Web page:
1. SIMPLE SPY-MEN
The world of espionage is far removed from the glamorous scenario imagined by the general public, fed as it is by tales of James Bond and other spies from popular literature. In truth, most of what is generally called spying is humdrum, boring, tedious - call it what you like - and performed by quite ordinary, everyday people.
Admittedly you have Guy Burgess and those of his ilk, who should have been spotted a mile off, but most of those eventually caught in the service of the Soviet Bloc countries were ordinary to the extreme – the notorious Krogers spied from 1960s London suburbia.
Most of it isn’t even dangerous, consisting of nothing more than keeping watch on people and things, looking for changes to otherwise regular behaviour. A lot can be deduced when people change the habits of a lifetime, that’s how many spouses are found out when playing away games.
The private investigator gathering evidence for a divorce, the industrial snooper looking to earn himself a bit of pocket money by stealing an invention - this is the stuff of spying.
Even when we consider international espionage, conducted by the agents of one country against another, friendly or otherwise, we find the most ordinary types at work. What’s the point of a conspicuous spy, an obvious secret policeman? None at all!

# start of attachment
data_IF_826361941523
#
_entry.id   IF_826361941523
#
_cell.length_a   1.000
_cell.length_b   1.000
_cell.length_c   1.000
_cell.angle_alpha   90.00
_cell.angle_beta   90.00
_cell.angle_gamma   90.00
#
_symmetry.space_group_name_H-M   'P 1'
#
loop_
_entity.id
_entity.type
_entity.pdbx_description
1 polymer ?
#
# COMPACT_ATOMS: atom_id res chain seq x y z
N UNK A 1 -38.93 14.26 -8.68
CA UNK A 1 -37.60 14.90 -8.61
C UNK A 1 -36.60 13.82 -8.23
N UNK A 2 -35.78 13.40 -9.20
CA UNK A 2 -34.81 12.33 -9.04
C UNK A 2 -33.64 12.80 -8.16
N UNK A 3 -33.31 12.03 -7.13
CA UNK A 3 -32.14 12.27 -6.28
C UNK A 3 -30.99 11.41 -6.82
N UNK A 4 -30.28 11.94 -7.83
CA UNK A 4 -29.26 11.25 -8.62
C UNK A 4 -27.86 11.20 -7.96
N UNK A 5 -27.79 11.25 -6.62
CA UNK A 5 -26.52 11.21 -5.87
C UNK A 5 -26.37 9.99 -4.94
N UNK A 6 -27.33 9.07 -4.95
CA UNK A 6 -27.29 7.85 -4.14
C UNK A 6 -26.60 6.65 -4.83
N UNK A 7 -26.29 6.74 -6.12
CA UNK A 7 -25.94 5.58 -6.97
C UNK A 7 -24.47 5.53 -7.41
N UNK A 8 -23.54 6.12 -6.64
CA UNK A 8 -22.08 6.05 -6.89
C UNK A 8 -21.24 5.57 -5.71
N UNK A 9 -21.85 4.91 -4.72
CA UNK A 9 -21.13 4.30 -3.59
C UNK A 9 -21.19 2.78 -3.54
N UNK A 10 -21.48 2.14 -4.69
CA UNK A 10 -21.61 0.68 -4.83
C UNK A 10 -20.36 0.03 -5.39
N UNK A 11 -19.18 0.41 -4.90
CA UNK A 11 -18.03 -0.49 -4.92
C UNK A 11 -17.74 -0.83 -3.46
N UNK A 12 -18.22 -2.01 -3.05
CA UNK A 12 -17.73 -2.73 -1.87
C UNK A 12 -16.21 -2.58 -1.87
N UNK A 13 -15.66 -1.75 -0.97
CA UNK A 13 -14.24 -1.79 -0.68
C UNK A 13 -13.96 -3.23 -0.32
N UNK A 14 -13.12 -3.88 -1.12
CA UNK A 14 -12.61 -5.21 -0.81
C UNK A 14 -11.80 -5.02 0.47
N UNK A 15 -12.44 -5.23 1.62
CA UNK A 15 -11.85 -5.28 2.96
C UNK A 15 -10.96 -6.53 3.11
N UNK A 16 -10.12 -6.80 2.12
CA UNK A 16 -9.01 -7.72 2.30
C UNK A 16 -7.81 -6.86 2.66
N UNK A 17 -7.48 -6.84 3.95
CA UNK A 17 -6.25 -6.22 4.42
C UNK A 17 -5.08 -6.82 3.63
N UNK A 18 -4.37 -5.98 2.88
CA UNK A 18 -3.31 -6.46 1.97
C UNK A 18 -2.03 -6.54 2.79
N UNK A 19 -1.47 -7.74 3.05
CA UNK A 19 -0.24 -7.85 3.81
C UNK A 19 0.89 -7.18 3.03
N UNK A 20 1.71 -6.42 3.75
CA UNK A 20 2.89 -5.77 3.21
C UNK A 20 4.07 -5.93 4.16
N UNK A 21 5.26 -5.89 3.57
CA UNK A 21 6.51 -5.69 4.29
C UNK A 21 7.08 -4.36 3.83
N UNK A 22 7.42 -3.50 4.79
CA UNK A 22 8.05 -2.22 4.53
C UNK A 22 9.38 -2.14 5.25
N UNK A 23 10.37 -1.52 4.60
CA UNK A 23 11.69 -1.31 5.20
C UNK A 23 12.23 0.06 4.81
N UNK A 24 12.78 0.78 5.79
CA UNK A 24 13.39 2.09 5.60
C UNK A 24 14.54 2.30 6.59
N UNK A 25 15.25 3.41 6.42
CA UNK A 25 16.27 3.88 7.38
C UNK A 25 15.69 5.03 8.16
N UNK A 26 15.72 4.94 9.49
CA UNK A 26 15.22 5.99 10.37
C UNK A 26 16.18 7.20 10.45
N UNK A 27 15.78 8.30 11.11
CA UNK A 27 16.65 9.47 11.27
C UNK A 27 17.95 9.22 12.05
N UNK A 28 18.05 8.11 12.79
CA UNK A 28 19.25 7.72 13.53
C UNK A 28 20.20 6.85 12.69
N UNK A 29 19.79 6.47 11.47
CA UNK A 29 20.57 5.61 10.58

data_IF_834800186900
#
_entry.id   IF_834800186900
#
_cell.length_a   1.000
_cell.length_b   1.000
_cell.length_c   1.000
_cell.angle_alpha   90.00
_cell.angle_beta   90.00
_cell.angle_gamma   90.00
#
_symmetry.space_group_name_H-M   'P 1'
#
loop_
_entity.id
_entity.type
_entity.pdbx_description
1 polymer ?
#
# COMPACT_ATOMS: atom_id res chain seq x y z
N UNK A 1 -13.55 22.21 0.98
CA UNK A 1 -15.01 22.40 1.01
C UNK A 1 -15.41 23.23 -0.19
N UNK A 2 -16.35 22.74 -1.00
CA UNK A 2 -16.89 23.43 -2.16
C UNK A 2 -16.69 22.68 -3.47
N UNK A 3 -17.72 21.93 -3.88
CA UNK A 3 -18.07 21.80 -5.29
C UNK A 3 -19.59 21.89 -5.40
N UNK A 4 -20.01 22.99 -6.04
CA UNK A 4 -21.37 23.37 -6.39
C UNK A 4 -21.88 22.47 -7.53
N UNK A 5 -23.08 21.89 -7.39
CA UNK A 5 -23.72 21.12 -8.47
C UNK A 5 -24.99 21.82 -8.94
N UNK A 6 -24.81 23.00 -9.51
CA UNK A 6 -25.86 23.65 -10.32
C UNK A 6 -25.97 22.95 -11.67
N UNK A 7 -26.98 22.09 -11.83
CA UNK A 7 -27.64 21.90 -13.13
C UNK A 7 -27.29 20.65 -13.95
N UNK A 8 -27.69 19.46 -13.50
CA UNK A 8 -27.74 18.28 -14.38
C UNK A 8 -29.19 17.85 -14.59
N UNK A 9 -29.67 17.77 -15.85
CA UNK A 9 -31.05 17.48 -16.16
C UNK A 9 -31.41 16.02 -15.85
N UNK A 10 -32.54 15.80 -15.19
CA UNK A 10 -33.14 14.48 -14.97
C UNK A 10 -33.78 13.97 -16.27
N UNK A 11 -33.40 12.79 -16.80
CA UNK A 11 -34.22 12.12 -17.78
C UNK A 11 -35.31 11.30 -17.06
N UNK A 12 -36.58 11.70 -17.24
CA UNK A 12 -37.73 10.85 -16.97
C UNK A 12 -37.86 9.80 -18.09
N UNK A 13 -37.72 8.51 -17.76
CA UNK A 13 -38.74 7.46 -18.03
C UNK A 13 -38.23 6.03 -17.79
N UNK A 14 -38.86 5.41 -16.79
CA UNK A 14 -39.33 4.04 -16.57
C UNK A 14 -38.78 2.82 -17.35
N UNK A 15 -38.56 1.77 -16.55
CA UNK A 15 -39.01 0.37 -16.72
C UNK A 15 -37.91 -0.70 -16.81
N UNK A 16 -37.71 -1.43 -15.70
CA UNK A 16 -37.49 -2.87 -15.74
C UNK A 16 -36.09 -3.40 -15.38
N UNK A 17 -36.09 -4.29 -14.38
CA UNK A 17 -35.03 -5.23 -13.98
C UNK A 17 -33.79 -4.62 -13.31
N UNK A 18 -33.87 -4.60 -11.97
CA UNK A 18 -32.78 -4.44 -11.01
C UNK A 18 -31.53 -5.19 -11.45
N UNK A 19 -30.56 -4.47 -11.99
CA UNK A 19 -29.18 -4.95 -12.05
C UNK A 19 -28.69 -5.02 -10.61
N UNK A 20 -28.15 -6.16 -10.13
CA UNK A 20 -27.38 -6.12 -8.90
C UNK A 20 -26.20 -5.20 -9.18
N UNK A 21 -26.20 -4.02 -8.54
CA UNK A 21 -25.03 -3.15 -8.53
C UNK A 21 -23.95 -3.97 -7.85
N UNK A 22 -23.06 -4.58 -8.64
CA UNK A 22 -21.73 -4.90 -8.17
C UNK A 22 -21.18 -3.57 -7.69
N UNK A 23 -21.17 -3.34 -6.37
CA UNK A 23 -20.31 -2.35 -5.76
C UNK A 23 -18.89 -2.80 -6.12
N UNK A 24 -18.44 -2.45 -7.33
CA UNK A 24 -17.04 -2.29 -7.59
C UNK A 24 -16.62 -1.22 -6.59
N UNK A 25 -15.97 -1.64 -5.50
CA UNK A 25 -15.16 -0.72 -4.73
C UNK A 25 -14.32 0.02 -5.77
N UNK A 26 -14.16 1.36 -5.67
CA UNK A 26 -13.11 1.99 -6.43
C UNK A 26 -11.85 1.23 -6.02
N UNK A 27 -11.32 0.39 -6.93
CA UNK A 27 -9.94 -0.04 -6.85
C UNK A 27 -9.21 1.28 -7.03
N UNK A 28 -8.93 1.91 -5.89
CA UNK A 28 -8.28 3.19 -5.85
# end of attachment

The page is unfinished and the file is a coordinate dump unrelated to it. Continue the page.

Much like the politicians of opposing parties who hurl abuse at each other across the House of Commons and then go for drinks together, the espionage community isn’t necessarily at daggers drawn at operational level. Spies are well aware of each other’s existence and frequently trade information and services that would surprise, even shock the citizens in whose name the activity takes place.
Take for example the situation in the early 'seventies when the Cold War was as cold as it ever had been. A group of field operatives formed an unofficial club that met in a seedy pub in Islington, an Inner-London borough that had fallen on hard times but which would take off in the desirability stakes by the end of the decade.
Four times a year they met to talk shop and review the international situation. It was rare to have a full attendance because the nature of the work frequently required absence at short notice. They could hardly compromise their organisations by advertising their current assignments, could they? They might be friends but they were also competitors!
The equilibrium of their investigative world was broken by the arrival of an outsider on the manor. Just who was he?
2. AN INTRUDER
At the pre-Christmas bash of the Islington Spying Circle there was peace and goodwill to all men of the spying community. First to the bar as usual (before the round got too big) was Hiram Hamilton of the CIA. Helping him carry the glasses was Solly Silverman, a Hatton Garden jeweller who fed a trickle of solid but inconsequential information on local Arabs to Mossad.